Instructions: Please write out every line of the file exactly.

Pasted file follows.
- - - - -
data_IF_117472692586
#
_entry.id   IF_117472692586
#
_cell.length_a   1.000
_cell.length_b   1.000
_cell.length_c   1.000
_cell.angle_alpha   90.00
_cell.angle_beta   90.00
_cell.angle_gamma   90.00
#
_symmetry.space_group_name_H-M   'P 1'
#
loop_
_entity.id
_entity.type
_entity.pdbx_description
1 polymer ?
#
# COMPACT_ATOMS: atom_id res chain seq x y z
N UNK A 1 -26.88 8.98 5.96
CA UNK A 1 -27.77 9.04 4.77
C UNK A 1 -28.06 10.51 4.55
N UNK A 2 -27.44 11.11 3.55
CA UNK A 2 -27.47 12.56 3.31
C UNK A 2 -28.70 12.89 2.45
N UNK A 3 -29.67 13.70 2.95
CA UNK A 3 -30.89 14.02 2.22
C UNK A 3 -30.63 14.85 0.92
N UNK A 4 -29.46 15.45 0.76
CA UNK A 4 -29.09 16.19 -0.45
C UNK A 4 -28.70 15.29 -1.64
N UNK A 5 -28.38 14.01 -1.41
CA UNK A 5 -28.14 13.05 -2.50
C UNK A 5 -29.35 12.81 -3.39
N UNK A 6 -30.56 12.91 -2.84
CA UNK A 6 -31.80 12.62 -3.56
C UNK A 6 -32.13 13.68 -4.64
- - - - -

data_IF_117472692586
#
_entry.id   IF_117472692586
#
_cell.length_a   1.000
_cell.length_b   1.000
_cell.length_c   1.000
_cell.angle_alpha   90.00
_cell.angle_beta   90.00
_cell.angle_gamma   90.00
#
_symmetry.space_group_name_H-M   'P 1'
#
loop_
_entity.id
_entity.type
_entity.pdbx_description
1 polymer ?
#
# COMPACT_ATOMS: atom_id res chain seq x y z
N UNK A 1 -26.88 8.98 5.96
CA UNK A 1 -27.77 9.04 4.77
C UNK A 1 -28.06 10.51 4.55
N UNK A 2 -27.44 11.11 3.55
CA UNK A 2 -27.47 12.56 3.31
C UNK A 2 -28.70 12.89 2.45
N UNK A 3 -29.67 13.70 2.95
CA UNK A 3 -30.89 14.02 2.22
C UNK A 3 -30.63 14.85 0.92
N UNK A 4 -29.46 15.45 0.76
CA UNK A 4 -29.09 16.19 -0.45
C UNK A 4 -28.70 15.29 -1.64
N UNK A 5 -28.38 14.01 -1.41
CA UNK A 5 -28.14 13.05 -2.50
C UNK A 5 -29.35 12.81 -3.39
N UNK A 6 -30.56 12.91 -2.84
CA UNK A 6 -31.80 12.62 -3.56
C UNK A 6 -32.13 13.68 -4.64